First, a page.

$$\begin{aligned}&\mathbf {q} + K \nabla h = 0, ~~\mathrm {in}~~ \mathcal {R} \subset \mathbb {R}^2, \end{aligned}$$
(1)
$$\begin{aligned}&\nabla \cdot \mathbf {q} = 0, ~~\mathrm {in}~~ \mathcal {R} \subset \mathbb {R}^2, \end{aligned}$$
(2)
where \(\mathbf {q}\)\(\hbox {m}^2\hbox { s}^{-1}\) is the Darcy flux, K\(\hbox {m s}^{-1}\) is the hydraulic conductivity, h m is the pressure head, and the source terms on the right-hand side of Eq. (2) are set to zero for simplicity. The process considered in this paper is therefore the flow of an incompressible liquid in a horizontal confined aquifer. The governing equations defined in (1) and (2) are coupled to yield a single equation for the pressure head:
$$\begin{aligned} \nabla \cdot \left( K(\mathbf{x }) \nabla h(\mathbf{x })\right) = 0,~~~\mathbf {x} = (x, y) \in \mathcal {R}. \end{aligned}$$
(3)
The hydraulic conductivity in the above equations characterises the porous medium. Constant values for K (homogeneous scenario) would lead to trivial solutions for h. In previous studies, it has been shown (see, e.g. Byers and Stephens 1983; Hoeksema and Kitanidis 1985; Russo and Bouton 1992) that spatial variations in the conductivity fields are spatially correlated, and that such fields can be modelled using a log-normal distribution assumption (see, e.g. Laloy et al. 2013; Russo et al. 1994; Russo 1997; Kitterrød and Gottschalk 1997). Thus, in this study we will take the latter approach to model the hydraulic conductivity.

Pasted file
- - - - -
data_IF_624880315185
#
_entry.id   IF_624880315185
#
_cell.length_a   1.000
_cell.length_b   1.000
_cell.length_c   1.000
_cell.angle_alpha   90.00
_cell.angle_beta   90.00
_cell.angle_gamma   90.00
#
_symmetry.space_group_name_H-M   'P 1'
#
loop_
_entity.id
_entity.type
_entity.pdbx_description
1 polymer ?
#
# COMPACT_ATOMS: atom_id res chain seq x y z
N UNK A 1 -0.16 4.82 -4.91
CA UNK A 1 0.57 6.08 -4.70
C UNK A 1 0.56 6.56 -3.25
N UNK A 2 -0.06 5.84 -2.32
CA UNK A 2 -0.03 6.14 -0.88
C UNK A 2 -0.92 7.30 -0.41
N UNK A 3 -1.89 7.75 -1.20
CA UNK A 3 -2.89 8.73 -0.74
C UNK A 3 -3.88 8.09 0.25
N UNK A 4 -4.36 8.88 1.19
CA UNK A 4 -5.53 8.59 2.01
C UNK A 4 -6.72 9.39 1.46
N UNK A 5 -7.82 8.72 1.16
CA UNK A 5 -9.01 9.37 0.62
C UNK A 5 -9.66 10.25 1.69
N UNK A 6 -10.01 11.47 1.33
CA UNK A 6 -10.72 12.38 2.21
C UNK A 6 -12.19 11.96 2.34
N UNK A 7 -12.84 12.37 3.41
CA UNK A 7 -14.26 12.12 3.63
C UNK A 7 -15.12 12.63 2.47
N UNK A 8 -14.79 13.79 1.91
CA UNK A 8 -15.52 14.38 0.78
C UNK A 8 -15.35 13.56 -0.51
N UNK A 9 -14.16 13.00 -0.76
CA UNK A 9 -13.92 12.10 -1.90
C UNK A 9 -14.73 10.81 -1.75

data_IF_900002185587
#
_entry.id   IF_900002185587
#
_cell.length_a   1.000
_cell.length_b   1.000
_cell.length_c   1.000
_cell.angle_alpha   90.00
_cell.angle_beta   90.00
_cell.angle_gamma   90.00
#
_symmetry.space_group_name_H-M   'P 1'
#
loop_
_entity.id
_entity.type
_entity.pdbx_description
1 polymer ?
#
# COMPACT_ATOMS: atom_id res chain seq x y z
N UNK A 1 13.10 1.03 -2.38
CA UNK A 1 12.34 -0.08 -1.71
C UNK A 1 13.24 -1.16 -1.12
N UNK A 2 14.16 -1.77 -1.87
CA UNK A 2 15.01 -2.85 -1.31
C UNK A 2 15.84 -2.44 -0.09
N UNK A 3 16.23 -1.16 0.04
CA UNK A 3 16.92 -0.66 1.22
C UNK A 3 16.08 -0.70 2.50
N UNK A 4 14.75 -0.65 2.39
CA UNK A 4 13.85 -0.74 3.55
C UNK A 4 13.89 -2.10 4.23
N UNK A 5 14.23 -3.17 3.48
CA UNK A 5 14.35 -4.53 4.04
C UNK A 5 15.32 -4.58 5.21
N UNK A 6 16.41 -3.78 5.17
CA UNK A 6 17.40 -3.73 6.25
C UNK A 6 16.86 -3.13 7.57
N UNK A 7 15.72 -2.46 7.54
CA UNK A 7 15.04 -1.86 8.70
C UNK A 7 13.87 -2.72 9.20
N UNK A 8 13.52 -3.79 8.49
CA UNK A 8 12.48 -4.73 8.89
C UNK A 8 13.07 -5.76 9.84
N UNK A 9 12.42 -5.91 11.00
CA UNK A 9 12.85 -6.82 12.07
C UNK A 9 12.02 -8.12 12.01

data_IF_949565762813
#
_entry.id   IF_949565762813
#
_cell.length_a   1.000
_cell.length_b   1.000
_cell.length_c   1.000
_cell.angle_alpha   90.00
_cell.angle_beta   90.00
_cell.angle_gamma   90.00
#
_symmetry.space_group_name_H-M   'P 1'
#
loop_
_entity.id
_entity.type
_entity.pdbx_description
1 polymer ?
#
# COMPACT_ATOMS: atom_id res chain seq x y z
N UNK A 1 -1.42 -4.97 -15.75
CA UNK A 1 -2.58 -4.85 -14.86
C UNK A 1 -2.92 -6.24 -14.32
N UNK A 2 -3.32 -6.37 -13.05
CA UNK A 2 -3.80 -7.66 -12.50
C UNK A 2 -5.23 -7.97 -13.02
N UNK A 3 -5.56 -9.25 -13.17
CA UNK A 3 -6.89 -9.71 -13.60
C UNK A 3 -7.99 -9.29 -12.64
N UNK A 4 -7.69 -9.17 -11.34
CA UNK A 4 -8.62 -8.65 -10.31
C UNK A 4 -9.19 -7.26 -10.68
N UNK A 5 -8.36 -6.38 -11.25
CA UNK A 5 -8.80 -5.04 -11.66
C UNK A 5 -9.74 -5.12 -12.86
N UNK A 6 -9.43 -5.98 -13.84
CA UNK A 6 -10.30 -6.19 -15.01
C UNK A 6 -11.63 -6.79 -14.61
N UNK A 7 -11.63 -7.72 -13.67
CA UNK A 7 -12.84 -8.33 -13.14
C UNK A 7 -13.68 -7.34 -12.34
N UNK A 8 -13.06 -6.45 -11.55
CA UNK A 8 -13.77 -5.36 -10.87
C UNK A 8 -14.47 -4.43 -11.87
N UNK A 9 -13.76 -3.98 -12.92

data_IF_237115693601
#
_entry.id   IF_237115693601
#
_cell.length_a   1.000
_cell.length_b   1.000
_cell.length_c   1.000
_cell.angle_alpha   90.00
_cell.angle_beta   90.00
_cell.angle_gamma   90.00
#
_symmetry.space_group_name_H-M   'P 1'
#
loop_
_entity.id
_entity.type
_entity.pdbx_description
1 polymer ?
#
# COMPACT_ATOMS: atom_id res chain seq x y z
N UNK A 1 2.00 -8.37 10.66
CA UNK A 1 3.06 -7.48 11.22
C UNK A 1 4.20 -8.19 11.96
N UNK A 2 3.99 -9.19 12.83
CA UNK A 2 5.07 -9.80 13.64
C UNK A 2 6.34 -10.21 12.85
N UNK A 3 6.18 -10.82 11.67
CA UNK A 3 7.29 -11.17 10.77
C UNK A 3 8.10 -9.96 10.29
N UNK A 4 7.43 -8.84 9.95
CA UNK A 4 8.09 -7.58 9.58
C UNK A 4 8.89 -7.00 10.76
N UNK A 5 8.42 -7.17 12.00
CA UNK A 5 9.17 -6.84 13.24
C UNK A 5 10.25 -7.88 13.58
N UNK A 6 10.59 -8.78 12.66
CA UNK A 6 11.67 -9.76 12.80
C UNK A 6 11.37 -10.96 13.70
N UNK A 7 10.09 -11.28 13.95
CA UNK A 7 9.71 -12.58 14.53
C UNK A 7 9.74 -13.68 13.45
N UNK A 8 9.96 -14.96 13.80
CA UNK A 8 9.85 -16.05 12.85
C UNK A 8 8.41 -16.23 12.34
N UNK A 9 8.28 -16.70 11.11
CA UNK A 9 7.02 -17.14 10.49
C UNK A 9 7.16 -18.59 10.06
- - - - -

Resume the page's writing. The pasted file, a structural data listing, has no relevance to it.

In the next section, we show how to model the hydraulic conductivity as a log-normal random field and how to draw samples. The numerical solution to (3) for a given hydraulic conductivity is then described.

2.2 Generation of Random Conductivity Fields

For any \(\mathbf x \in \mathcal {R}\), we can form a real-valued random field indexed by \(\mathbf {x}\) on a given probability space \(\left( \Omega , \mathcal {F}, \mathbb {P}\right) \), where \(Z(\mathbf x , \cdot ): \Omega \rightarrow \mathbb {R}\) is a random variable. For a fixed \(\omega \in \Omega \), \(Z(\mathbf x , \omega )\) (also written as \(Z(\mathbf x )\)) is a deterministic function, and when evaluated at all \(\mathbf x \in \mathcal {R}\) is called a realisation of the process. We define the mean function \(m(\cdot ):\mathcal {R} \rightarrow \mathbb {R}\) of the random field \(Z(\mathbf {x})\) by:
$$\begin{aligned} m(\mathbf {x})= \mathbb {E}[Z(\mathbf {x})]=\int _\Omega Z(\mathbf {x})~\mathrm{d}\mathbb {P}(\omega ), \end{aligned}$$
and the covariance function \(c(\cdot ,\cdot ){:}\,\mathcal {R}\times \mathcal {R} \rightarrow \mathbb {R}\), by:
$$\begin{aligned} c(\mathbf {x}, \mathbf {x}')= \mathbb {E}\left[ (Z(\mathbf {x})-m(\mathbf {x}))(Z(\mathbf {x}')-m(\mathbf {x}')\right] . \end{aligned}$$
(4)
In practice, for solving Eq. (3), the numerical model simulator requires the values of the conductivity at the nodes of the discretised domain. Thus, given a set of nodes \(\{\mathbf{x }_i\}_{i=1}^M\), the vector \(\mathbf {Z}:= (Z(\mathbf {x}_1),\ldots ,Z(\mathbf {x}_M))^{\intercal }\) is a discrete random field. In fact, \(\mathbf {Z}:\Omega \rightarrow \mathbb {R}^M\) is a random vector with mean and covariance matrix: